[14] SERBIAN PRESIDENT MEETS NEW BOSNIAN SERB ACTING PRESIDENT.

    Moving on to Belgrade, Milosevic met with Biljana Plavsic on 21 May, Nasa Borba reported the following day. Plavsic, who was recently appointed by Karadzic to take on many of his duties and is regarded as an extreme ultranationalist, was accompanied by another vice-president, Nikola Koljevic. The report said the meeting focused on the major political issues in Bosnia, with Milosevic encouraging the Bosnian Serbs to set up and respect "democratic institutions" in advance of the fall elections. -- Stan Markotich

    [15] IS THE SERBIAN PRESIDENT INTENT ON SHELTERING KARADZIC?

    Koljevic, speaking on Serbia's Kragujevac Radio on 26 May, said henceforth Karadzic will keep a low profile, effectively disappearing from public view. But according to Reuters, Koljevic stopped short of suggesting that Karadzic would formally relinquish political authority. There is speculation that Koljevic has floated a trial balloon on the Serbian president's behalf (see above). The Bosnian Ambassador to the UN, Muhamed Sacirbey, has already gone on record saying that any such deal is out of the question. -- Stan Markotich

    [16] MONTENEGRIN PREMIER DOWNPLAYS SIGNIFICANCE OF MLADIC'S PUBLIC APPEARANCE.

    And Montenegro's head of government has joined the discussion as well. Milo Djukanovic spoke to members of the international press corps on 26 May, responding to a series of questions, including one dealing with his views on Mladic's recent public appearance in Belgrade, where the general and indicted war criminal attended funeral services of a former colleague. According to Djukanovic, Belgrade has no policy of welcoming war criminals, and that Mladic's presence in Belgrade can only be explained by rump Yugoslav state officials' "inattentiveness." Nasa Borba on 27 may quoted Djukanovic as saying that "insofar as the general is concerned, I would just like to say that the policy of [rump] Yugoslavia is such that it precludes the entrance of war criminals onto the territory of the federal state. But in the meantime, we do not carry out the policies smacking of police control, or of some police state." -- Stan Markotich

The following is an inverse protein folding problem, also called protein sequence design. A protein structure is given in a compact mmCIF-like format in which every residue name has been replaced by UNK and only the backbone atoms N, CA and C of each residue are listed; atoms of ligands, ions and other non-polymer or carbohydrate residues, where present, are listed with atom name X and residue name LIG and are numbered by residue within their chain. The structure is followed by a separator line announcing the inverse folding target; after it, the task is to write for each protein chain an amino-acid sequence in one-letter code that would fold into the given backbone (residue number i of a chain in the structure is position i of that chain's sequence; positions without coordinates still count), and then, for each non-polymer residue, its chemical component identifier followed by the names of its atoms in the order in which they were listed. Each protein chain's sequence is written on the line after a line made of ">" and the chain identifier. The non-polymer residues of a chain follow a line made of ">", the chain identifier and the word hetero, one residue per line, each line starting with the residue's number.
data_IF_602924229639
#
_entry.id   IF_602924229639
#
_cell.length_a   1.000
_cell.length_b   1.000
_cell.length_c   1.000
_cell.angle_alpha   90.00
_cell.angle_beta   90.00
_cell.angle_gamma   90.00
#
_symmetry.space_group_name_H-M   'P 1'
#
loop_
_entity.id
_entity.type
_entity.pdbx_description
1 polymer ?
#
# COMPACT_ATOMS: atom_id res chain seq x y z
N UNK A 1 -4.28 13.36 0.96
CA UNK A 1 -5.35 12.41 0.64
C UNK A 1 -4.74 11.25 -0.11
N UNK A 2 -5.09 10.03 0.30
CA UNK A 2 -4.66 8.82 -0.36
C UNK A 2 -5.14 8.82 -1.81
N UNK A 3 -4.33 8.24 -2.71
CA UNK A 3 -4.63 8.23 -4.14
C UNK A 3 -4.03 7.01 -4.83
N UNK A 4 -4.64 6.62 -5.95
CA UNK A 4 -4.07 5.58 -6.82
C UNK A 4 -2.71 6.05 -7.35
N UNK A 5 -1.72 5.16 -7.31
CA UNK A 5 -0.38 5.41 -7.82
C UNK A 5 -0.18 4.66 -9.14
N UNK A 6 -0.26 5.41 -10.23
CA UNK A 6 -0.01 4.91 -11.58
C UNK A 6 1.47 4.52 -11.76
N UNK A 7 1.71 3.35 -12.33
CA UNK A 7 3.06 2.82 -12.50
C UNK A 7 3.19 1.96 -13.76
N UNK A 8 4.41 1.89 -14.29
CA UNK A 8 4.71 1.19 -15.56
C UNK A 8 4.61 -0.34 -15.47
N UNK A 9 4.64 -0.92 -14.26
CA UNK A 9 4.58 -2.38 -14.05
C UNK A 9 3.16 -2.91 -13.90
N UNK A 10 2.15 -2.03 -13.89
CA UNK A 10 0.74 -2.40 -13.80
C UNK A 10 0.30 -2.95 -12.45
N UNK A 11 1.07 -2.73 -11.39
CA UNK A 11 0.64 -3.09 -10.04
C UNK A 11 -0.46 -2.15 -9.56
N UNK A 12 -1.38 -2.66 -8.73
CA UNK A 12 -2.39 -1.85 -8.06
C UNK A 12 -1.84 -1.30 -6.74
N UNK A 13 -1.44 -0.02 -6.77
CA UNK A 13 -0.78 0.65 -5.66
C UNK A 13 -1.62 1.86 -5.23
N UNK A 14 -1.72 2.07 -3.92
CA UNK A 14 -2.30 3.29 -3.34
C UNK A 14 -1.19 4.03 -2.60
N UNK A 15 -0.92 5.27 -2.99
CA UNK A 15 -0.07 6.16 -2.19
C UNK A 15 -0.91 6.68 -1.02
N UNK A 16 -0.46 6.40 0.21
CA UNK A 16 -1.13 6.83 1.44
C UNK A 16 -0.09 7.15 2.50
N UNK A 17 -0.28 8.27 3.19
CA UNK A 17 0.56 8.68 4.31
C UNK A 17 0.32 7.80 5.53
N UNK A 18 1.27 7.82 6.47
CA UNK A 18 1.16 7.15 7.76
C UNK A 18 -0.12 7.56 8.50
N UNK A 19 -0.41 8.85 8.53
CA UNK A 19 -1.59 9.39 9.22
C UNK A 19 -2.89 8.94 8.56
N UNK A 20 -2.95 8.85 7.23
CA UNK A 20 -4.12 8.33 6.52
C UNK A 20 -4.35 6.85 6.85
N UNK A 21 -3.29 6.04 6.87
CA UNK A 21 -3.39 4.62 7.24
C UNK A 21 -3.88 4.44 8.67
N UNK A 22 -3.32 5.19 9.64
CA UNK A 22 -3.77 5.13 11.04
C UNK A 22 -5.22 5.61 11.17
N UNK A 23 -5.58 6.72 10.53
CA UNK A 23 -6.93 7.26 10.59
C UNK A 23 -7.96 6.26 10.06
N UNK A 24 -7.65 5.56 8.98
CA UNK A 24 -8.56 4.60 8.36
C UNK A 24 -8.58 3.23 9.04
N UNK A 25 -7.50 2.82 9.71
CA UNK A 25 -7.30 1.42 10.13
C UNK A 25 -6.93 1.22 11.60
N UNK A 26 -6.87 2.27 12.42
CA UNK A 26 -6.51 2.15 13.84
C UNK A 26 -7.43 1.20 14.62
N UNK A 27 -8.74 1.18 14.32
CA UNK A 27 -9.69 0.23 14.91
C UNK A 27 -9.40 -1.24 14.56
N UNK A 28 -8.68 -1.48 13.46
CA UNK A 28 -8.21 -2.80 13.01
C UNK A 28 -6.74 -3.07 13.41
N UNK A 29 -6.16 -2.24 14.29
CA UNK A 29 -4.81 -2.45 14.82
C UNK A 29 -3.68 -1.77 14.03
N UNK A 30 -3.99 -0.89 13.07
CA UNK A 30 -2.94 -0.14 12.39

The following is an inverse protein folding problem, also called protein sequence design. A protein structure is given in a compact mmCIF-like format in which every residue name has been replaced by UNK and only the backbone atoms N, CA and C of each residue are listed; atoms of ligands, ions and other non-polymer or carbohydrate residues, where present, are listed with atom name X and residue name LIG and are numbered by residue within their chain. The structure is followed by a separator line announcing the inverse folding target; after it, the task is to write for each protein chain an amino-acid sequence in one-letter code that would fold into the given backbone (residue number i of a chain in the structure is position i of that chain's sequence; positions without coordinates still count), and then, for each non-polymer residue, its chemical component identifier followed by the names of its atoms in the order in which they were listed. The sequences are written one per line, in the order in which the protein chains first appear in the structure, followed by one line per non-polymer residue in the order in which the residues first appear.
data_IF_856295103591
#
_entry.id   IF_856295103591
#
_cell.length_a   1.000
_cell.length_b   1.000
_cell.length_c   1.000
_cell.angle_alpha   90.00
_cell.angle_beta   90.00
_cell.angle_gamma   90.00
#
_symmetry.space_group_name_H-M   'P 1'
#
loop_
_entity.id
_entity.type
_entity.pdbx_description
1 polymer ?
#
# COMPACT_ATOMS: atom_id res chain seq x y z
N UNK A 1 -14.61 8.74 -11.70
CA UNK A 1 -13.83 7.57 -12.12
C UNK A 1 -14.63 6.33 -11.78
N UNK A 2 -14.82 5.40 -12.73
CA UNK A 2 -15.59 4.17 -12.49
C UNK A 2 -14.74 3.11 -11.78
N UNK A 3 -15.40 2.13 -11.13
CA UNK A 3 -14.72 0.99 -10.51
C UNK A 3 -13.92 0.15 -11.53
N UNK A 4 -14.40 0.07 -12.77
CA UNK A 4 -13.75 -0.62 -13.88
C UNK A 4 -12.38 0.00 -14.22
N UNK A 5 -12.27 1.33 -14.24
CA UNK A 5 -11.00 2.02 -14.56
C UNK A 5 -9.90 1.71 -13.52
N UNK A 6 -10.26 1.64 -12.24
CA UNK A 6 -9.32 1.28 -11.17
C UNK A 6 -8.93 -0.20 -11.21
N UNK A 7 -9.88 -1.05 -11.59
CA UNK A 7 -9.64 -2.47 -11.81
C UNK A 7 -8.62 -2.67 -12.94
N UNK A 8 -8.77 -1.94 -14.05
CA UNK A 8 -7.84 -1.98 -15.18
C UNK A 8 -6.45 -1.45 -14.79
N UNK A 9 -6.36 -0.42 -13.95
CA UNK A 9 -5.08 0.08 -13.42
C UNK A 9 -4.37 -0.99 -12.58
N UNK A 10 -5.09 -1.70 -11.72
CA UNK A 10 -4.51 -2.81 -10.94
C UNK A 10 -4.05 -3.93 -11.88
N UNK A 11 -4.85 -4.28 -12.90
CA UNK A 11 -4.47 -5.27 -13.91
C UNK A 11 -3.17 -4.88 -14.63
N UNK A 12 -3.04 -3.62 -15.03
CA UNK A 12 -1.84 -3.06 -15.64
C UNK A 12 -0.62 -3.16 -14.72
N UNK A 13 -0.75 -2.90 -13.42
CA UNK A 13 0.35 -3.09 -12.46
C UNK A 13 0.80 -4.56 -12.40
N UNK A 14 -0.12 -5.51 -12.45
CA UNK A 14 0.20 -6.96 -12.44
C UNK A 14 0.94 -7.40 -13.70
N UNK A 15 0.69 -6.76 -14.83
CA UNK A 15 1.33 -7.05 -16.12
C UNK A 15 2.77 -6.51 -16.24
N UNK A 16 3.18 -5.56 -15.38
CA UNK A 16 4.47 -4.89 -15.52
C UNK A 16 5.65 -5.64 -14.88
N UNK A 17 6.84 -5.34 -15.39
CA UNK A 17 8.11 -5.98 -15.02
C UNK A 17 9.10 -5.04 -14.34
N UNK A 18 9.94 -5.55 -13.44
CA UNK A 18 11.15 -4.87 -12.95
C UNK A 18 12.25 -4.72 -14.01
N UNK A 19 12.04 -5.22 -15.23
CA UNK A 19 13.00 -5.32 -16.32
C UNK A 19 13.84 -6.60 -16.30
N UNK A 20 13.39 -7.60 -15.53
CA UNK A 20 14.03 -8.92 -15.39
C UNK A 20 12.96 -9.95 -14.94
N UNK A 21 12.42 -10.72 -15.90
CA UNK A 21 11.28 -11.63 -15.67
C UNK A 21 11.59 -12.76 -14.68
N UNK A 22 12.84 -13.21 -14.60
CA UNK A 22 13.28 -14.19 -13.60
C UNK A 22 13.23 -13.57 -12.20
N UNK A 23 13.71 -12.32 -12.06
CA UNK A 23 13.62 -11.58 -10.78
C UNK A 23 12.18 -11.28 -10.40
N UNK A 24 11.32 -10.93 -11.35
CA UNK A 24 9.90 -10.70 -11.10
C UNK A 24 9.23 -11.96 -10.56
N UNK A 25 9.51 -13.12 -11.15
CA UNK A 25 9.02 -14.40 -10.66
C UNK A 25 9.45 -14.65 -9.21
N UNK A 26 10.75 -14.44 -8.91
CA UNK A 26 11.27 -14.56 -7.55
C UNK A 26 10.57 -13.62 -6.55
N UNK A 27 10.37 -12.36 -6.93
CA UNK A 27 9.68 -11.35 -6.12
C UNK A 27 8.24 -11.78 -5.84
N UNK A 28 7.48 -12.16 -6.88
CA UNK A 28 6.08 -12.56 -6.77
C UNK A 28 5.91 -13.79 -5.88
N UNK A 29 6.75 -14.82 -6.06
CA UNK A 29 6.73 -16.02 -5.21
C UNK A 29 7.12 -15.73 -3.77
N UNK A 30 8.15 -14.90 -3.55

[17] THE DIVIDING LINES GROW STRONGER.

    Back in Bosnia, the statistics speak of the barriers. While 91% of Bosnian Muslims believe it is possible for all nationalities to live together again in Bosnia, only 63% of Bosnian Croats and 7% of Bosnian Serbs share the conviction. Unlike 98% of Bosnian Muslims who think all refugees must be allowed to return to their pre-war homes, 77% of Bosnian Serbs and 64% of Bosnian Croats are against the repatriation of refugees. The refugee problem together with the question of what will happen with top political and military leaders from the Republika Srpska (RS) indicted for war crimes are the most confounding issues facing international peacemakers.

    "After three episodes of genocide against the Serbian nation in this century, we have had enough. We fought for a nation-state and won it. It is unthinkable that we allow non-Serbs to return to what is now Republika Srpska. First we must take care of our own people--refugees from Krajina, Slavonia, and Sarajevo. Later, maybe, we can talk about mutual financial compensation," said a Pale government official who wished to remain anonymous. According to this official, the Dayton peace agreement will fail in its stipulation that refugees be allowed to return to their pre-war homes, and "everybody has known that from the very beginning."

    The new RS Prime Minister Gojko Klickovic echoed this sentiment in an interview with SRNA news agency saying, "The international community and [High Representative Carl] Bildt are fooling themselves if they believe that in this country the Serbs, Muslims, and Croats will ever be able to live together again." Klickovic went on to announce that his government will discourage local authorities from permitting Muslim and Croat refugees to visit their places of origin in the RS. It is clear that the refurbished RS leadership openly defies what some believed to be the cornerstone of the Dayton accords: gradual reintegration of Bosnia-Herzegovina into a single state.

    Indeed, attempts to build even small ties on a local level have been deliberately blocked. On 23 May, Bosnian Serb police stopped a bus owned by a Sarajevo bus company that ran the only line connecting Sarajevo with its suburb Lukavica--now a part of the RS. The police claimed the bus was technically unfit and discontinued the line (see above). UNHCR protested in vain. Another bus line had been interrupted between Mostar and Nevesinje after a man attacked passengers in the Nevesinje station. These were the only bus lines between two ethnic entities that UNHCR wanted to maintain.